by Clare Chambers
Championed by Janet Emson at First Page to Last
W&N (July 20)
I started my blog in January 2014, and since then it has developed a lot with regular author Q&As, guest posts, and other features. One of my favourites is Under the Reader’s Radar, which shines a spotlight on books that may have passed readers by.
Blogging has opened my eyes to many different books and has also led to some great opportunities: being a judge for Noirville, a short story competition ran by Fahrenheit Press, and part of the shadow panel for the Comedy Women in Print Awards in 2020. More importantly, blogging has introduced me to the wonderful book community. Reading can be a solitary activity, but I know I’m never far away from a friendly and warm group of like-minded book lovers.
“Small Pleasures shows the awakening of feeling long believed to be dormant and that life is indeed made up of a series of small pleasures, if only we look out for them.”
Small Pleasures by Clare Chambers
Small Pleasures grabs hold of the reader and makes them want to wallow in it until the end. It is both comforting and uncomfortable.
The mystery behind Margaret’s conception is only one of the threads of narrative but it is the catalyst for so many of the changes to Jean’s life. With it comes a heavy burden. Jean has befriended the Tilburys, has become protective of them and doesn’t want to see their lives splashed about on the front page. Yet she has a job to do and so she investigates, looking back to the time of Margaret’s conception, uncovering the truth, about Gretchen, and herself, in the process.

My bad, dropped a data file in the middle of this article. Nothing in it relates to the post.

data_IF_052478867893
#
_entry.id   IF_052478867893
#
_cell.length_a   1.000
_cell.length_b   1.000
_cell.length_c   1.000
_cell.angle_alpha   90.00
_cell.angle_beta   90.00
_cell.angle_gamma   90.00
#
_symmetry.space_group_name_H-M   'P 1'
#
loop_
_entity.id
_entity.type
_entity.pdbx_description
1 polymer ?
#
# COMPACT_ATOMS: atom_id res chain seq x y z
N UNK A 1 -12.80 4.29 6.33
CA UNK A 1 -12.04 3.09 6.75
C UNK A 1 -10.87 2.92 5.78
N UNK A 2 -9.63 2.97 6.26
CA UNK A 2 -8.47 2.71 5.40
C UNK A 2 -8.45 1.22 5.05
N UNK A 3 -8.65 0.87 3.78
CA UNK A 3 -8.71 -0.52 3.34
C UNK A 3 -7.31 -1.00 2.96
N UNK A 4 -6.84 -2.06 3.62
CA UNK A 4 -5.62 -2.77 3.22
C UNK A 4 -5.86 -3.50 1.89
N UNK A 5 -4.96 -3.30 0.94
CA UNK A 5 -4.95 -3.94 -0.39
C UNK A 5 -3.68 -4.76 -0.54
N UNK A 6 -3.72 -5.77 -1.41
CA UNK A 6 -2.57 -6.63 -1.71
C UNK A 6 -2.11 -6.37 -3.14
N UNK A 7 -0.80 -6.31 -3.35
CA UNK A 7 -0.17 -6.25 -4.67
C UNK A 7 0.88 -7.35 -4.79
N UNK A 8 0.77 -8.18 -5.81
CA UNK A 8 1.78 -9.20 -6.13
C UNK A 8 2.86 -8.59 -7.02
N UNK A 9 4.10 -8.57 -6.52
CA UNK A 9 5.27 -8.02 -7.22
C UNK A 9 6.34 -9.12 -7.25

The reader is transported back in time to a country still dazed by the war. It’s easy to imagine the shiny steps, scrubbed by Jean as her mother looks on, visitors with wicker baskets carrying jam, lamb’s hearts for dinner, coal fires and antimacassars, rooms saved only for best. Steam trains and diesel trains colliding together, literally and metaphorically showing a time on the cusp of the old and the new.
Jean, nearly forty, is resigned to her fate as a spinster, a routine of work and home, with nothing in between. Her colleagues have stopped asking her to join them at the pub. Having to go home to her mother curtails any freedoms she may have. The pair go on holiday and seeing a woman with her aged mother, Jean sees her own future laid out. The Tilburys offer a lifeline, a way out, and Jean eagerly grabs hold.
It is always hard to review a novel without giving too much of the plot away. It is even harder when the plot is so intrinsic to the characters and the feel of the novel. Pick up the book, be tempted by those bright fruits, read the first few pages and you’ll understand the feel of the story straight away. It is comforting and intriguing – a perfect combination – and there is a warmth that suffuses this novel, with small pleasures to be found on each page.
Small Pleasures is a kind, compassionate, bittersweet tale of love, friendship and acceptance. The ending, when it comes, will be one that divides readers. It is though, perhaps, the one we deserve.